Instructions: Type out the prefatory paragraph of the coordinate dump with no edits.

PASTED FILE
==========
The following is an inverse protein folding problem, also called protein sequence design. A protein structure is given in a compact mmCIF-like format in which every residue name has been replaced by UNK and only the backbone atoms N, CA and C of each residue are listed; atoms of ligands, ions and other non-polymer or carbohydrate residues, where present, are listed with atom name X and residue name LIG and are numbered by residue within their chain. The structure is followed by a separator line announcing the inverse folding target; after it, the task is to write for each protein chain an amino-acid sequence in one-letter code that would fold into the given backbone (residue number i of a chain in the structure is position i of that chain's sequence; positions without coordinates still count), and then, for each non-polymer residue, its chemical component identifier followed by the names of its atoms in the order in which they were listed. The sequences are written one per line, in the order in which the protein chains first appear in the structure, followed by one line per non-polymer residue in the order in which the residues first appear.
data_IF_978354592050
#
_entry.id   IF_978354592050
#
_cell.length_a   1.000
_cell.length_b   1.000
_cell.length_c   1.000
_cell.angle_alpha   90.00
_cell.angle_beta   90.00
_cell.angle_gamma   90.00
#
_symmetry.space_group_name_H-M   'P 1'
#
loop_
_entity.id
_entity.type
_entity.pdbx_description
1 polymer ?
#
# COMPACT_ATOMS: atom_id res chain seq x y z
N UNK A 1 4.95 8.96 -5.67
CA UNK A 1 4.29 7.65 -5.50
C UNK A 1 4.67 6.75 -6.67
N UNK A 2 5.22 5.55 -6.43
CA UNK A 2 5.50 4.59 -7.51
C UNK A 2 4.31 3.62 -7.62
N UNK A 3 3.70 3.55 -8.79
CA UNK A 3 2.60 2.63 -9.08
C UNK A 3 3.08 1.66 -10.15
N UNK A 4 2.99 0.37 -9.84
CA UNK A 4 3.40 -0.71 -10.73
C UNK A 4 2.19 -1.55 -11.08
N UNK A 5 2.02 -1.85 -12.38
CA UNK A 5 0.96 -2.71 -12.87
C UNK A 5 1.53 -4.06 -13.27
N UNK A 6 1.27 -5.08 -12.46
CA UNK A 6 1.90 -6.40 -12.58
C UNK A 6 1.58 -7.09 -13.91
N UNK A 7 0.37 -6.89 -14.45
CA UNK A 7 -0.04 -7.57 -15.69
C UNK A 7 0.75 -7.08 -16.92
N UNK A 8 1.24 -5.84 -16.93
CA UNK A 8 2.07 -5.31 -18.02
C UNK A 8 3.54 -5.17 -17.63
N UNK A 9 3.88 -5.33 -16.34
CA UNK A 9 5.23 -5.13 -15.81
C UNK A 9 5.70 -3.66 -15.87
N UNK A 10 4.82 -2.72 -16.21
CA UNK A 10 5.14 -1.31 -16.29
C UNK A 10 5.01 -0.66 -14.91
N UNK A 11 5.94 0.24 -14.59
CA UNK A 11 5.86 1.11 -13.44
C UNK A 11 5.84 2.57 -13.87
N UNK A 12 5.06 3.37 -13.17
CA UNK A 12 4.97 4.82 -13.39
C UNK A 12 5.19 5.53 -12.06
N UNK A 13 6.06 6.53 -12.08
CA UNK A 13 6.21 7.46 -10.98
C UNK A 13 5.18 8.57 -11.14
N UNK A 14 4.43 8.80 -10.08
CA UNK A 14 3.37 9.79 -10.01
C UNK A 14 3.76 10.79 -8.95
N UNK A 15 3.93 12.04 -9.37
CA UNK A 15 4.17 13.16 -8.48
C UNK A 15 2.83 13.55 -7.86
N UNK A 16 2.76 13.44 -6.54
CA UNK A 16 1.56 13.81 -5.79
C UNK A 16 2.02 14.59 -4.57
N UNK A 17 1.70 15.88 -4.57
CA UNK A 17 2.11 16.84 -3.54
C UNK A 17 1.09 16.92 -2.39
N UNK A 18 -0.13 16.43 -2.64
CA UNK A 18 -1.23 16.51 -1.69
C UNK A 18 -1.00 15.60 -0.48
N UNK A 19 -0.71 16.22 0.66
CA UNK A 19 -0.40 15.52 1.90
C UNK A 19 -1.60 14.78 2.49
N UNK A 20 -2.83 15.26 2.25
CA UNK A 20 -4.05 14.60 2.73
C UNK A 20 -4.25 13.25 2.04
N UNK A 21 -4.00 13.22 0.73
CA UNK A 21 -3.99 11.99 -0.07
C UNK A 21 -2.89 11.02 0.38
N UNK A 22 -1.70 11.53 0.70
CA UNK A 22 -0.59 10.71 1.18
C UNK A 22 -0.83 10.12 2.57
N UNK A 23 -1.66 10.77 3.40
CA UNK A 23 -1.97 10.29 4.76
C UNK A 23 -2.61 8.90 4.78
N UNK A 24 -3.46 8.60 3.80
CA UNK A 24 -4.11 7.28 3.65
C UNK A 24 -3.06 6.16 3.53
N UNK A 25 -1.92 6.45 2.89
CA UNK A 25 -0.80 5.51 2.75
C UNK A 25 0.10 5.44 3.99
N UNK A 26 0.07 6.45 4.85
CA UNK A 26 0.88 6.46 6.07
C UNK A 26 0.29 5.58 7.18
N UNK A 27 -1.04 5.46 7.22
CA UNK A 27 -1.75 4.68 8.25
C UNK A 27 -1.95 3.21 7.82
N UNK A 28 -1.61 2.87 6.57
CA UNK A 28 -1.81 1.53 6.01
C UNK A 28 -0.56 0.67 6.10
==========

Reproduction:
The following is an inverse protein folding problem, also called protein sequence design. A protein structure is given in a compact mmCIF-like format in which every residue name has been replaced by UNK and only the backbone atoms N, CA and C of each residue are listed; atoms of ligands, ions and other non-polymer or carbohydrate residues, where present, are listed with atom name X and residue name LIG and are numbered by residue within their chain. The structure is followed by a separator line announcing the inverse folding target; after it, the task is to write for each protein chain an amino-acid sequence in one-letter code that would fold into the given backbone (residue number i of a chain in the structure is position i of that chain's sequence; positions without coordinates still count), and then, for each non-polymer residue, its chemical component identifier followed by the names of its atoms in the order in which they were listed. The sequences are written one per line, in the order in which the protein chains first appear in the structure, followed by one line per non-polymer residue in the order in which the residues first appear.